There's only one solution to the bromine problem and that is to drain the pool, scrub it out with muriatic acid, then trisodium phosphate (follow your pool maintenance instructions carefully here) and refill with fresh water. A gallon of acid in five gallons of water and a couple of ounces of dishwashing detergent such as Dawn as the scrubbing solution will suffice. A hard stripping is not necessary. The TSP after will neutralize any remaining acid and remove any oils that have accumulated. Don't neglect your filter while you're at it and all plumbing pipes should be flushed. This all requires a lot of elbow grease and even more water, but it's the only way that I know of to eliminate the bromine.
Salt build up will typically not be a problem in pools unless you fill them with water containing high levels of salt to begin with, particularly if you haven't changed the water in a long time. There are also pool chlorinators that use salt as its feedstock to derive chlorine from and they can put quite a lot of salt in the water, enough even to be able to taste it. This is not recommended.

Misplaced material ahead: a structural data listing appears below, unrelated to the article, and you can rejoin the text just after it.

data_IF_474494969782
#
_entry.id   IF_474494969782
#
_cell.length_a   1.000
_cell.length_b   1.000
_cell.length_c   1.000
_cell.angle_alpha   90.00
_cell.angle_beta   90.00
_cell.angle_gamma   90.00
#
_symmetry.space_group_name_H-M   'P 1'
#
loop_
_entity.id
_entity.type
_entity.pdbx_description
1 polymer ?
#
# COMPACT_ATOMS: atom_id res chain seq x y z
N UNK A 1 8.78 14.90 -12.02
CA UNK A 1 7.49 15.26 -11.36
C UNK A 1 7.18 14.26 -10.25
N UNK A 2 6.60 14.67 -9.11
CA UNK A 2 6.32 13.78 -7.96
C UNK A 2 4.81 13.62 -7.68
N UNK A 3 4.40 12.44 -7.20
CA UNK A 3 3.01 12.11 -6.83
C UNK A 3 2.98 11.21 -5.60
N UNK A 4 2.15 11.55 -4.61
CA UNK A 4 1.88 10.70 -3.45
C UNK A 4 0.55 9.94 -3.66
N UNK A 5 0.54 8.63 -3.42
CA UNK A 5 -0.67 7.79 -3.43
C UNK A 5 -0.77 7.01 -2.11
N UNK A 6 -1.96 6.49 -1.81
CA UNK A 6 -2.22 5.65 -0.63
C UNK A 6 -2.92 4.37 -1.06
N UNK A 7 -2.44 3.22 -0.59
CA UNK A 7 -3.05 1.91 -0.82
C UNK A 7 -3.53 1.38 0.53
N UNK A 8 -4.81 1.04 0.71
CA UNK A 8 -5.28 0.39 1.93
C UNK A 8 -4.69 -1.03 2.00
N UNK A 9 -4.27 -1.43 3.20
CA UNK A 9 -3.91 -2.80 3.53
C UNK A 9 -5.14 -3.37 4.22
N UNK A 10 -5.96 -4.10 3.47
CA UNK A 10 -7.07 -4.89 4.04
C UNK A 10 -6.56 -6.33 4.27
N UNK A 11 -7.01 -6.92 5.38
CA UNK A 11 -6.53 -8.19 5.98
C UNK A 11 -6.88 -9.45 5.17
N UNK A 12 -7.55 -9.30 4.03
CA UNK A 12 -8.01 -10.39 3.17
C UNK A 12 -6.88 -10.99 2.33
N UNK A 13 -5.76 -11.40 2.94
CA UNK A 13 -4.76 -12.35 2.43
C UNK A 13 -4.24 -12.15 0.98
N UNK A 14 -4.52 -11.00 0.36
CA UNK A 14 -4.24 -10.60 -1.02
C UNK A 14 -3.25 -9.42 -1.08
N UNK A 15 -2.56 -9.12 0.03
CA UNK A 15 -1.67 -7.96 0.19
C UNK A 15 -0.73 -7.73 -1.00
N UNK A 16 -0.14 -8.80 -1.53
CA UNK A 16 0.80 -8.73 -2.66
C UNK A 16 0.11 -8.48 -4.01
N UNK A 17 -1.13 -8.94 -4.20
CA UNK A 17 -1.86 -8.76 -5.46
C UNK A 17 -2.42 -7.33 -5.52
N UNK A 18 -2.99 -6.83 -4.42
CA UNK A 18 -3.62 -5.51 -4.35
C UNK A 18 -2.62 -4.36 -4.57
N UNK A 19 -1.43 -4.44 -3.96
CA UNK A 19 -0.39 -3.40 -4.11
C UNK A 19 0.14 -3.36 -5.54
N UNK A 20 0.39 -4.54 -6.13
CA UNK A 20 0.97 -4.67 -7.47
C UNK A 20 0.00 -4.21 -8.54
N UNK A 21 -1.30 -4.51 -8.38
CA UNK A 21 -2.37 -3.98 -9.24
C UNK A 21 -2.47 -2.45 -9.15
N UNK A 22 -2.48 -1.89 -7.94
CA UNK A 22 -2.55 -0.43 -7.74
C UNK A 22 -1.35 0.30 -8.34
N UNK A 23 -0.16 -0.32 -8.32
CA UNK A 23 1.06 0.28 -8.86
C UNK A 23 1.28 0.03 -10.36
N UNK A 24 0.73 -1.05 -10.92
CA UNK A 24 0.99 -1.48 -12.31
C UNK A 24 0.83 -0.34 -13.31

There are dozens of pool maintenance products available on the market some of which have active ingredients other than the ones mentioned above. As a general rule the ONLY chemicals I would use in a pool that I might need to drink serious quantities of water from are:
Chlorine, either calcium hypochlorite (HTH or similar brand), laundry bleach (plain sodium hypochlorite, typically 5.25%) or other form of plain, unstabilized chlorine. For shocking, disinfecting and oxidizing combined chlorine compounds.
Muriatic acid. For lowering pH levels. Be sure to use all acid precautions.
Baking soda or soda ash. For raising pH levels and/or increasing total alkalinity.